The majority of coordinators indicate they use a combination of sources to provide the data they report on the GSS. Over the years, the use of computerized systems has shown a small but gradual increase.

School coordinators and departmental respondents have had the option of providing data using the Web-based data collection system since the 1998 survey. In 2006, 644 of the 707 reporting units used the online option.

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Response Rates

The 2004, 2005, and 2006 response rates are not directly comparable with response rates reported for prior years. Response rates from 1975 through 2003 were calculated for reporting units (schools) and departments but not for institutions. For schools, the response rate was calculated as the total number of responding schools divided by the total number of eligible schools. A school was considered responding if one or more of its eligible departments responded. The departmental response rate was calculated as the number of departments not requiring full imputation divided by the total number of eligible departments. A department was considered responding if it reported at least one data item.

In 2004 the response-rate calculations were changed for schools and departments, and a response-rate calculation was developed for institutions. These new response-rate calculations adhere to the American Association for Public Opinion Research's (AAPOR) standards for computing response rates.[3]

Criteria for distinguishing categories of response (complete, partial, nonresponse) for 2004 forward are as follows:

Department. A department is considered a complete respondent if it reports complete row and column totals in Items 5, 6, 7, and 8 of the survey. A department is considered a partial respondent if it reports only grand totals for Items 5, 6, 7, and 8. A department is classified as a nonrespondent if it does not meet the criteria for complete or partial respondents.

Reporting Unit. A reporting unit is considered a complete respondent if 90% or more of its departments provide data (are not nonrespondents, as defined above for departments). Response is considered partial if more than 50% but less than 90% of its departments provide data. A reporting unit is considered a nonrespondent if less than 50% of its departments provide data. The same criteria are used to categorize institutional response.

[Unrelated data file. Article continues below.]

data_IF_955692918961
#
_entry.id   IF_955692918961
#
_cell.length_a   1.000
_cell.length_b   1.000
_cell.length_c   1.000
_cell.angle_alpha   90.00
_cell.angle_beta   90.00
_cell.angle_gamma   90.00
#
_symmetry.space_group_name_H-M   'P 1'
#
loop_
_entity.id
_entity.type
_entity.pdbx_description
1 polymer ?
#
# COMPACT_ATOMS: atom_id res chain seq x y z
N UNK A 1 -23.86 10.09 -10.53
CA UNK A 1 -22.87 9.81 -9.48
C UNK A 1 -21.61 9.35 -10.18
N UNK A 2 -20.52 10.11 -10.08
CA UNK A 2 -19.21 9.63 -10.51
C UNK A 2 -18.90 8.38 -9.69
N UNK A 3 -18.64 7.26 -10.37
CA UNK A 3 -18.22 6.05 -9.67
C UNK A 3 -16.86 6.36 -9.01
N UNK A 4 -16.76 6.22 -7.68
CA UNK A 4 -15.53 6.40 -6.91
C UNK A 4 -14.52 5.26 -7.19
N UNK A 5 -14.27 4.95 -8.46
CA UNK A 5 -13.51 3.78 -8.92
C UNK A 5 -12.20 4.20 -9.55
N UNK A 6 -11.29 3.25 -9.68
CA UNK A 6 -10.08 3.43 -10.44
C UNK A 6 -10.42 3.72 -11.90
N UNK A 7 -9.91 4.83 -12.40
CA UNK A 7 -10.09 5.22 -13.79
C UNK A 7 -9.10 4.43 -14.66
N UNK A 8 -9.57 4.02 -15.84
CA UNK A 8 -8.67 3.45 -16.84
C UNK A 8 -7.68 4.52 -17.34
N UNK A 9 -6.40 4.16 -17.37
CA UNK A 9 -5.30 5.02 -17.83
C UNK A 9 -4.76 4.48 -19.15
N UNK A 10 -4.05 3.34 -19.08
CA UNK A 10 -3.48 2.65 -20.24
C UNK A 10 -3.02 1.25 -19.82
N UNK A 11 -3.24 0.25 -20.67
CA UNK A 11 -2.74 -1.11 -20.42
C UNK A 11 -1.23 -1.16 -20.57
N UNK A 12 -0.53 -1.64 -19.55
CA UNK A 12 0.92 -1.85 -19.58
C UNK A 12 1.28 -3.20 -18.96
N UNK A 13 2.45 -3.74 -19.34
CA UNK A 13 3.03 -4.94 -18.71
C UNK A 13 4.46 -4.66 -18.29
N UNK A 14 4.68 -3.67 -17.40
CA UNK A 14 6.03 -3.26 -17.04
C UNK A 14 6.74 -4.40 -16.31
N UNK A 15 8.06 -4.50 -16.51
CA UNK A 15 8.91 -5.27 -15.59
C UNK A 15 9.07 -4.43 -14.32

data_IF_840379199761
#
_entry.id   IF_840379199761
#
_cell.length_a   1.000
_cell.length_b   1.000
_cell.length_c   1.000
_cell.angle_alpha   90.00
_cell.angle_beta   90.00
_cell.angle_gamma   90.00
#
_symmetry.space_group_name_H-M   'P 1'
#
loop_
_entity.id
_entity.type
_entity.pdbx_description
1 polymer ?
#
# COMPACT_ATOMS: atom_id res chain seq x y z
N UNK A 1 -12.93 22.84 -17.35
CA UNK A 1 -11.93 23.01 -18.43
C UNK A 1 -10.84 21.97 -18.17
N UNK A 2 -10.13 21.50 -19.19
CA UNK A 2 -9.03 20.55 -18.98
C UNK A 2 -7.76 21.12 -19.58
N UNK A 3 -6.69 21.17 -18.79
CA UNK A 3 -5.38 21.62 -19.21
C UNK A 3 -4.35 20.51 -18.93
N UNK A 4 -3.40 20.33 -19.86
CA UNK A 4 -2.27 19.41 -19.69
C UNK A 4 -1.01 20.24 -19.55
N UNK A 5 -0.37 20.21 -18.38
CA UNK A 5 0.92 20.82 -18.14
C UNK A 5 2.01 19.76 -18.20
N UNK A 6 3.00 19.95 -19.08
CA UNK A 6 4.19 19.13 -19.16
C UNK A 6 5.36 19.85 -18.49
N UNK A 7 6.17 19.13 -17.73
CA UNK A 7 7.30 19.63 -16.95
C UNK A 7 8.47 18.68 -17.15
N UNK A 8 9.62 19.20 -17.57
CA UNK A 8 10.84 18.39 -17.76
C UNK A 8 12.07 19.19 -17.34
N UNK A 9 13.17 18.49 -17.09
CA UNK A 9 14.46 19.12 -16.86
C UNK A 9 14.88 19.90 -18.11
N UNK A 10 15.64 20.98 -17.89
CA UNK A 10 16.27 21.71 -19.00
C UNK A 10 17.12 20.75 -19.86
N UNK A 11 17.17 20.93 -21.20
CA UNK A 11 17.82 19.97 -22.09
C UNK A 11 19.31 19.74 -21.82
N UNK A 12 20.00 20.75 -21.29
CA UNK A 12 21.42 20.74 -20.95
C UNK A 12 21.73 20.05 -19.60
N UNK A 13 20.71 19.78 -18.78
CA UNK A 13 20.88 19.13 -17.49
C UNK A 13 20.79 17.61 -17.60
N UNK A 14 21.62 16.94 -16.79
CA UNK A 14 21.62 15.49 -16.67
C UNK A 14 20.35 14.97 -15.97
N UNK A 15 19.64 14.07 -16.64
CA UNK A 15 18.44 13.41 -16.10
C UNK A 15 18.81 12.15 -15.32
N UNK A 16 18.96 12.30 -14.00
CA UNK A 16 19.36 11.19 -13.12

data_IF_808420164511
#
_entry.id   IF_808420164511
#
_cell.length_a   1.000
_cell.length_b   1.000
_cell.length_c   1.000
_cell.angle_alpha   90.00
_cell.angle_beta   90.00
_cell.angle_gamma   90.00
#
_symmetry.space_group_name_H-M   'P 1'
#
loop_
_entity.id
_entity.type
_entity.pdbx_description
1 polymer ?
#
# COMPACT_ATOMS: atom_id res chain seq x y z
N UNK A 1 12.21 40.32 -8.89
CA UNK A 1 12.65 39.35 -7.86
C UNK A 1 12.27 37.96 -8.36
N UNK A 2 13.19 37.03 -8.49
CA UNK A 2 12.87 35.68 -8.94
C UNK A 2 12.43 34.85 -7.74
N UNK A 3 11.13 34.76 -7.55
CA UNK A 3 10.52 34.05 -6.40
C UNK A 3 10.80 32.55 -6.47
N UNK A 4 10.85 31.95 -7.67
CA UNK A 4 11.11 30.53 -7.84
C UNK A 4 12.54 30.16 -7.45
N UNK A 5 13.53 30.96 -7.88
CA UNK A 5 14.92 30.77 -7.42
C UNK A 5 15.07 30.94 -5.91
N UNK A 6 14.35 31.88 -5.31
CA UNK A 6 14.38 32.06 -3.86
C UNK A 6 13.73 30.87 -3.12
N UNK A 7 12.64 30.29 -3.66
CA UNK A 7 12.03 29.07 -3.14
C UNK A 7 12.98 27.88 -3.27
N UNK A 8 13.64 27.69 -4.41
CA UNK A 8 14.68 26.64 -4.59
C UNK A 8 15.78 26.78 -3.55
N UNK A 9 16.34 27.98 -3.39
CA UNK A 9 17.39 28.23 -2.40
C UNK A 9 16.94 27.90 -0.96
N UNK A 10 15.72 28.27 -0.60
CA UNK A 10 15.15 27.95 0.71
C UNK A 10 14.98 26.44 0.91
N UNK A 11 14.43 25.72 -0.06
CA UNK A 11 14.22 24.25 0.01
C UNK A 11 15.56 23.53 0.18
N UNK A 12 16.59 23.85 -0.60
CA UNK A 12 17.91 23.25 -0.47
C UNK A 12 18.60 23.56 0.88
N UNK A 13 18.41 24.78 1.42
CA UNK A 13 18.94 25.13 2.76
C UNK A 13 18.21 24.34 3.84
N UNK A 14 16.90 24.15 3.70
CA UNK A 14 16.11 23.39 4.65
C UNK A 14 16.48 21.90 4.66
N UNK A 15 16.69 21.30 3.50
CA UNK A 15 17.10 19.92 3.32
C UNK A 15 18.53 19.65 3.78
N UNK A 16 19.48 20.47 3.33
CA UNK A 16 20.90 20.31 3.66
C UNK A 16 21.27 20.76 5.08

In 2006, 10,814 (87.8%) of the total 12,320 eligible departments were considered complete respondents. An additional 1,177 (9.6%) were considered partial respondents, reporting only grand totals to items 5, 6, 7 and 8. A total of 329 departments (2.7%) were considered nonrespondents.

Of the 707 reporting units surveyed in 2006, 665 (94.0%) provided complete responses, 14 (2.0%) provided partial responses, and 28 (4.0%) were nonrespondents.

Of the 586 institutions surveyed in 2006, 547 (96.3%) were complete respondents, 12 (2.0%) were partial respondents, and 27 (4.6%) were nonrespondents.

Table A-4 shows departmental response rates for 1975–2006. For comparison purposes, two sets of response rates are shown for 2004–06. The first set follows the response-rate calculation used from 1975–2003. The second set follows the response-rate calculation introduced in 2004, which adheres to AAPOR standards. For example, in 2006, 329 departments were considered nonrespondents under the new response-rate calculations, whereas only 302 would have been considered nonrespondents under the older method.

Imputation techniques were used to fill in missing data for departments in 2006. Tables A-5 and A-6 show the total number of departments in doctorate- and master's-granting institutions, the imputed number of full- and part-time graduate students enrolled, the imputed number of postdoctoral appointees, and imputation rates for 2004, 2005, and 2006. Tables A-7 through A-12 provide imputation rates and imputed data by specific data items for 2006.